Fielding Stover Logistics

AGCO Corp.’s latest large-scale crop residue endeavor is utilizing and adding to the company’s well-established harvesting knowledge base.
By Anna Simet | July 10, 2017

For quite some time, cellulosic ethanol has been the end use of focus when it comes to corn stover. As result of new U.S. corn production records being set each year—up to 15.2 billion bushels-plus in 2016 from 13.8 billion in 2013—the volume of leaves, stalks, and husks left in the field post-harvest is also at an all-time high, thus creating even more of a need to remove some of it.

Especially in continuous-corn regions, stover is creating an extra revenue stream for farmers who are selling it for other uses. For some corn farmers in the York, Nebraska, area, that opportunity is being provided by Pellet Technology USA. At the beginning of 2017, Pellet Technology brought online a $30 million plant that takes in corn stover purchased from area farmers, and, through a propriety process, pelletizes the stover to be marketed as feed and fuel products.  And not only is it putting cash back in farmers’ pockets, aside from a few large operations that opted to harvest the stover themselves, it’s alleviating them of the task.

Realizing their expertise was in the pelleting process and not in the field, Pellet Technology initially began investigating what the feedstock harvest, collection and transportation model would have to look like—baling and hauling 90,000 tons of corn stover is no minute task—and professional industry contacts referred them to AGCO Corp. “They were made aware of our experience through our work in cellulosic ethanol, and they reached out to us,” says Glenn Farris, AGCO director of strategic segment solutions. “We’d begun talking to Caterpillar about teaming up with them and their Job Site Solutions Group, so they ended up becoming the supplier for Pellet Technology, and we became the contractor.” 

For Pellet Technology's feedstock collection program, AGCO has taken the logistics reins and now heads up the harvesting, baling, stacking and delivery of the corn stover bales to the pellet plant. The first harvest was last fall, and AGCO will be back in the fields this year as part its contract with Pellet Technology. “In a nutshell, Pellet Technology has relationships with farmers in and around York, contracts with them that allow AGCO to harvest and remove stover off their property,” Farris explains. “Once the grain is harvested, the farmer informs them the field is ready, and then we remove it within a certain window.”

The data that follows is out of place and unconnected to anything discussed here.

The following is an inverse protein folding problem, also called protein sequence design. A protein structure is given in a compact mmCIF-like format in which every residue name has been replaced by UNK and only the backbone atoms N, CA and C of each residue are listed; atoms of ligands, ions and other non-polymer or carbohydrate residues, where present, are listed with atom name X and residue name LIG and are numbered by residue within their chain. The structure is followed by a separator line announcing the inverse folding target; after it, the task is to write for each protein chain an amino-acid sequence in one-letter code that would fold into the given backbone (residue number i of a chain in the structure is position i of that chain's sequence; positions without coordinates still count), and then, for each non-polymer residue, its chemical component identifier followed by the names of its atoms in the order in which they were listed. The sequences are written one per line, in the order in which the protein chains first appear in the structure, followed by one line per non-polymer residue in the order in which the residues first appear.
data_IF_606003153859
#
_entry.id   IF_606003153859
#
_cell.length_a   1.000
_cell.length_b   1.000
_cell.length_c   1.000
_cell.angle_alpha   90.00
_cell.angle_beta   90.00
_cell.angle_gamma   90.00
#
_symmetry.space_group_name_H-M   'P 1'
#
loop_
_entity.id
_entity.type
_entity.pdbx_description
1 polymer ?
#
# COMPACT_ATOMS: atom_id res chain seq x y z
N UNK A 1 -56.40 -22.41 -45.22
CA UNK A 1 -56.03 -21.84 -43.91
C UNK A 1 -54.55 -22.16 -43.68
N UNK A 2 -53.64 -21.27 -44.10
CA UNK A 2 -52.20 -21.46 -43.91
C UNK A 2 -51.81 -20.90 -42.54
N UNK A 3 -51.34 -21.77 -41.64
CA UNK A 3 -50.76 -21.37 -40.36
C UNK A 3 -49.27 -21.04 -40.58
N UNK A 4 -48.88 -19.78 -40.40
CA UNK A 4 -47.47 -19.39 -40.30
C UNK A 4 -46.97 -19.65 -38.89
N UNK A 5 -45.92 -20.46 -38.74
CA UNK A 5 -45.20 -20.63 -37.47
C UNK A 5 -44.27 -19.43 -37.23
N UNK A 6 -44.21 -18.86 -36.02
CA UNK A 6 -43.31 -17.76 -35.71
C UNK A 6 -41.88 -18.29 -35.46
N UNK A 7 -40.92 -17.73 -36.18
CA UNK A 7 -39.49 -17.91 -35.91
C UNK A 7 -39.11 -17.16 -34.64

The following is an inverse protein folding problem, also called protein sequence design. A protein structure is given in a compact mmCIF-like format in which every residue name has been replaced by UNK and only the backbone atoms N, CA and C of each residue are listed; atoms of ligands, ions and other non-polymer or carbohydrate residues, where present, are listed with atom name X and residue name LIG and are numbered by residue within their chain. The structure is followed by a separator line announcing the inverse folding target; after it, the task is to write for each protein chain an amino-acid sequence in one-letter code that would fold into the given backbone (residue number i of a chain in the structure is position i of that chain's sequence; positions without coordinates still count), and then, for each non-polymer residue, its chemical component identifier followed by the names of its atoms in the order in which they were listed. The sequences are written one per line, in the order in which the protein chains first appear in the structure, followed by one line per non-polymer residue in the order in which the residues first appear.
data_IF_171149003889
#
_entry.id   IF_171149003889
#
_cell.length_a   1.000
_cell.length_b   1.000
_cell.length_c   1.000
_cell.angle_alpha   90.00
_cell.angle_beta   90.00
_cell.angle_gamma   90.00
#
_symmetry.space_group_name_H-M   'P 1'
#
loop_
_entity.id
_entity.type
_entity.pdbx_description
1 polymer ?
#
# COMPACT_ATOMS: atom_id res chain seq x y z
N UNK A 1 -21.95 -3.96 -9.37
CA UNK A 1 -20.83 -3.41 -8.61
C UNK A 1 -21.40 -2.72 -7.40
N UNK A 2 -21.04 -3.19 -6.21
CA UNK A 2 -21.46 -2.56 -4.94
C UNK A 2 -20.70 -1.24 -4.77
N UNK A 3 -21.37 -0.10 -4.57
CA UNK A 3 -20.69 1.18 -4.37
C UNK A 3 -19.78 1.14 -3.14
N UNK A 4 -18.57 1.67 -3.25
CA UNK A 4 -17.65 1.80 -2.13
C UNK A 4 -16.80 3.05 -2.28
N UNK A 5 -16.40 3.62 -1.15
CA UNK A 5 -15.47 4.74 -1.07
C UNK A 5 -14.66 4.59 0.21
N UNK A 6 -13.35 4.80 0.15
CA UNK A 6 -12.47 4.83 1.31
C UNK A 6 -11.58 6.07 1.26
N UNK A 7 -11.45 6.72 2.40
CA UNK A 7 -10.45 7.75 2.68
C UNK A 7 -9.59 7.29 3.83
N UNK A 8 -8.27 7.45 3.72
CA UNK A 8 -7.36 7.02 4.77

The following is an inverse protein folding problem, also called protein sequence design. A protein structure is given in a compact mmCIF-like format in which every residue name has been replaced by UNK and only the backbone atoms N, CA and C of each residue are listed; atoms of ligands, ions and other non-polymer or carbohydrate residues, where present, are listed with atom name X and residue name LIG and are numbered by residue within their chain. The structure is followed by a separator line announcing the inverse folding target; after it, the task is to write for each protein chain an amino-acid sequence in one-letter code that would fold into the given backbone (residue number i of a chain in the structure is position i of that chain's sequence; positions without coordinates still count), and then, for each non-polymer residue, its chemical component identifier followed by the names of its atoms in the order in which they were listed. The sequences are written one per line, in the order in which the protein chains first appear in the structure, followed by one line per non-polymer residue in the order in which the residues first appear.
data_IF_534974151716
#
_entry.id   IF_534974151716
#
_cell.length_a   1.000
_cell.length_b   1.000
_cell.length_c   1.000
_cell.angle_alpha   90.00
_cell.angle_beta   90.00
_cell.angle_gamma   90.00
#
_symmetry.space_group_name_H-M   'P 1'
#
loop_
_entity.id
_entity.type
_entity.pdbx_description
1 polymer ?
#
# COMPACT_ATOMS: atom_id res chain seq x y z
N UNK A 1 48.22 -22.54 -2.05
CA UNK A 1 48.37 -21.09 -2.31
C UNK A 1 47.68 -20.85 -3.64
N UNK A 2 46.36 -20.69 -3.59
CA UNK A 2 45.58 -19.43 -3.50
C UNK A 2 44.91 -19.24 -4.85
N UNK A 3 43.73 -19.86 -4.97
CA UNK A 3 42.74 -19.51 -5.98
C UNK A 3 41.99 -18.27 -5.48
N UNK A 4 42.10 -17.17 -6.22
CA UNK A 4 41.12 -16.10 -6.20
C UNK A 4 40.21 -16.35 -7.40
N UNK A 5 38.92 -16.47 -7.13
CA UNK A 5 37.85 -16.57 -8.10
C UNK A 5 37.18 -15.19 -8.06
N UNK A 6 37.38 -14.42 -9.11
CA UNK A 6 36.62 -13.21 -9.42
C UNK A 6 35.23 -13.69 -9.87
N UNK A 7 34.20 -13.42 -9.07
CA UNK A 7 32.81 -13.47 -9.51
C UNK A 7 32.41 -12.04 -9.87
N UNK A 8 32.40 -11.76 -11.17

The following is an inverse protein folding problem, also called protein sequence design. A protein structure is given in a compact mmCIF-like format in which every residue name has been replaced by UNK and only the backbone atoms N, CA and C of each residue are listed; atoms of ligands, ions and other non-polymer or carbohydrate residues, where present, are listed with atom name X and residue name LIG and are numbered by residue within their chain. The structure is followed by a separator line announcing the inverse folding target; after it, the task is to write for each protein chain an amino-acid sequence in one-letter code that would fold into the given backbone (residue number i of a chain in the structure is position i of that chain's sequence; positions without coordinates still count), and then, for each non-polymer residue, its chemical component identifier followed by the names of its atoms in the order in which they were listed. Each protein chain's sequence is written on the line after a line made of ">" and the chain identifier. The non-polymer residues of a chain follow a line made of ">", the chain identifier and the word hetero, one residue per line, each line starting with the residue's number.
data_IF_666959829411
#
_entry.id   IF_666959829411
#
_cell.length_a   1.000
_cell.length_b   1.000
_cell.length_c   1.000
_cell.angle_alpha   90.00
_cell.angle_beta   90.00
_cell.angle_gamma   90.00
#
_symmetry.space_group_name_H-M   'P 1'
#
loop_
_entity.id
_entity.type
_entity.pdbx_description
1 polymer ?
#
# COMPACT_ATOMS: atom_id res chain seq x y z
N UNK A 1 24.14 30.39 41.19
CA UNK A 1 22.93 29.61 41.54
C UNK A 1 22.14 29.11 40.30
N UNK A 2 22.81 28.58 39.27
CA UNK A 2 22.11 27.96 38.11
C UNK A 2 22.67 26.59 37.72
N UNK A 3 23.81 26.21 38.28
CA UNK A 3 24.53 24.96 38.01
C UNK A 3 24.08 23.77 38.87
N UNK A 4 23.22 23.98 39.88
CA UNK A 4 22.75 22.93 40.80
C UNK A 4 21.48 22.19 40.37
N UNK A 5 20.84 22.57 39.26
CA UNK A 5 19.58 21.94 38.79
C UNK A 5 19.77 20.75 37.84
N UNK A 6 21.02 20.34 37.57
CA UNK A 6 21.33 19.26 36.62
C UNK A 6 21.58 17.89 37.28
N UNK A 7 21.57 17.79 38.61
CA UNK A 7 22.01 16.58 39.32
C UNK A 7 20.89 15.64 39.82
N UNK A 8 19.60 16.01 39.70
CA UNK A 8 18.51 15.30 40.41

From there, AGCO takes charge. “We cut and windrow the corn stover with a flail shredder, then we use our large square bailers to bale the material in the windrows, and we contracted with Stinger Ltd., which has self-propelled bale stackers that stack the bales at the field edge. At that point, the trucking company we hired comes in to deconstruct and load the bales on a trailer behind a tractor rig and haul them to the plant.”

That work isn’t as simple as it sounds—in 2016, AGCO worked with over 66 farmers, covering some 40,000 acres across more than 300 fields to harvest nearly 93,000 tons of corn stover. This stover was processed into 143,800 bales and required 3,852 truck deliveries to Pellet Technology’s facility, work that was completed by a fleet of 25 high- horsepower tractors, 12 large square balers, 12 shredders, six self-propelled (Stinger) stackers, and nine tractor trailer rigs.

Though the end use of the stover is different than AGCO’s previous endeavors, Farris says the efforts are the same. “We’re taking on more responsibility than we have in the past by providing all of the services, but what’s going on is more or less identical to the ethanol projects,” he says.

Now, AGCO is gearing up for another harvest, and will draw on last year’s experience to maximize overall efficiency of the logistics operations. But, as Farris says, there’s still knowledge to gain. “Despite the fact that we have this vast experience, we still learned a lot this year, and a lot of it was surrounding equipment performance and how to maximize it, and how to minimize downtime and maintenance costs,” he adds. “We’re always learning something we didn’t know, and I think that puts us in a pretty good position, because we already had a lot of experience, and we continue to add to that every harvest.”

Author: Anna Simet
Managing Editor, Biomass Magazine